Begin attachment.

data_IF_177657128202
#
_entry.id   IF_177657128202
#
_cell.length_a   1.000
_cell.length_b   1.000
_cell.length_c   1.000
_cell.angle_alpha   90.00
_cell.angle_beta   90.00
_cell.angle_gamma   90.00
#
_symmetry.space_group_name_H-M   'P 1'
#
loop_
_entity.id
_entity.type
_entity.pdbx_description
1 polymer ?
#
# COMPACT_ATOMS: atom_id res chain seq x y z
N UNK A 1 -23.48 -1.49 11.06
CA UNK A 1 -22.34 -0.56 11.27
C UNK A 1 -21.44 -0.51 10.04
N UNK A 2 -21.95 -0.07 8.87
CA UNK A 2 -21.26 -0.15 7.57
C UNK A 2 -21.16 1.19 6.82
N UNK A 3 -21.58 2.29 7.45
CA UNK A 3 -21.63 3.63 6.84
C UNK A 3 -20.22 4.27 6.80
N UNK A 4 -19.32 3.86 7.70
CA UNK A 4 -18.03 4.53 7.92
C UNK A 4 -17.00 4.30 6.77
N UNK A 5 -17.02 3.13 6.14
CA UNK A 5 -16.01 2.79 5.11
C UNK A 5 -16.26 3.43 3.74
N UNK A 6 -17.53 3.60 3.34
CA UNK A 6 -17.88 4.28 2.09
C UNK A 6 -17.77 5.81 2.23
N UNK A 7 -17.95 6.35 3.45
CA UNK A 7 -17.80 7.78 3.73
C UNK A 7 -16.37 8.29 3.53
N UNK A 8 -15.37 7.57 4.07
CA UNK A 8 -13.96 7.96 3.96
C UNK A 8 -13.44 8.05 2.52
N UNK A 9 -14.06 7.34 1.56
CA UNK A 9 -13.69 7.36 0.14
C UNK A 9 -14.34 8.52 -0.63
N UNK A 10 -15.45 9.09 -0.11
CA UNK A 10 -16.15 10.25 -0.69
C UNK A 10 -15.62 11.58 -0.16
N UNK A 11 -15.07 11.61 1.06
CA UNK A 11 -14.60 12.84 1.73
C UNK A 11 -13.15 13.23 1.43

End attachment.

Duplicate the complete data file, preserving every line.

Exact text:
data_IF_177657128202
#
_entry.id   IF_177657128202
#
_cell.length_a   1.000
_cell.length_b   1.000
_cell.length_c   1.000
_cell.angle_alpha   90.00
_cell.angle_beta   90.00
_cell.angle_gamma   90.00
#
_symmetry.space_group_name_H-M   'P 1'
#
loop_
_entity.id
_entity.type
_entity.pdbx_description
1 polymer ?
#
# COMPACT_ATOMS: atom_id res chain seq x y z
N UNK A 1 -23.48 -1.49 11.06
CA UNK A 1 -22.34 -0.56 11.27
C UNK A 1 -21.44 -0.51 10.04
N UNK A 2 -21.95 -0.07 8.87
CA UNK A 2 -21.26 -0.15 7.57
C UNK A 2 -21.16 1.19 6.82
N UNK A 3 -21.58 2.29 7.45
CA UNK A 3 -21.63 3.63 6.84
C UNK A 3 -20.22 4.27 6.80
N UNK A 4 -19.32 3.86 7.70
CA UNK A 4 -18.03 4.53 7.92
C UNK A 4 -17.00 4.30 6.77
N UNK A 5 -17.02 3.13 6.14
CA UNK A 5 -16.01 2.79 5.11
C UNK A 5 -16.26 3.43 3.74
N UNK A 6 -17.53 3.60 3.34
CA UNK A 6 -17.88 4.28 2.09
C UNK A 6 -17.77 5.81 2.23
N UNK A 7 -17.95 6.35 3.45
CA UNK A 7 -17.80 7.78 3.73
C UNK A 7 -16.37 8.29 3.53
N UNK A 8 -15.37 7.57 4.07
CA UNK A 8 -13.96 7.96 3.96
C UNK A 8 -13.44 8.05 2.52
N UNK A 9 -14.06 7.34 1.56
CA UNK A 9 -13.69 7.36 0.14
C UNK A 9 -14.34 8.52 -0.63
N UNK A 10 -15.45 9.09 -0.11
CA UNK A 10 -16.15 10.25 -0.69
C UNK A 10 -15.62 11.58 -0.16
N UNK A 11 -15.07 11.61 1.06
CA UNK A 11 -14.60 12.84 1.73
C UNK A 11 -13.15 13.23 1.43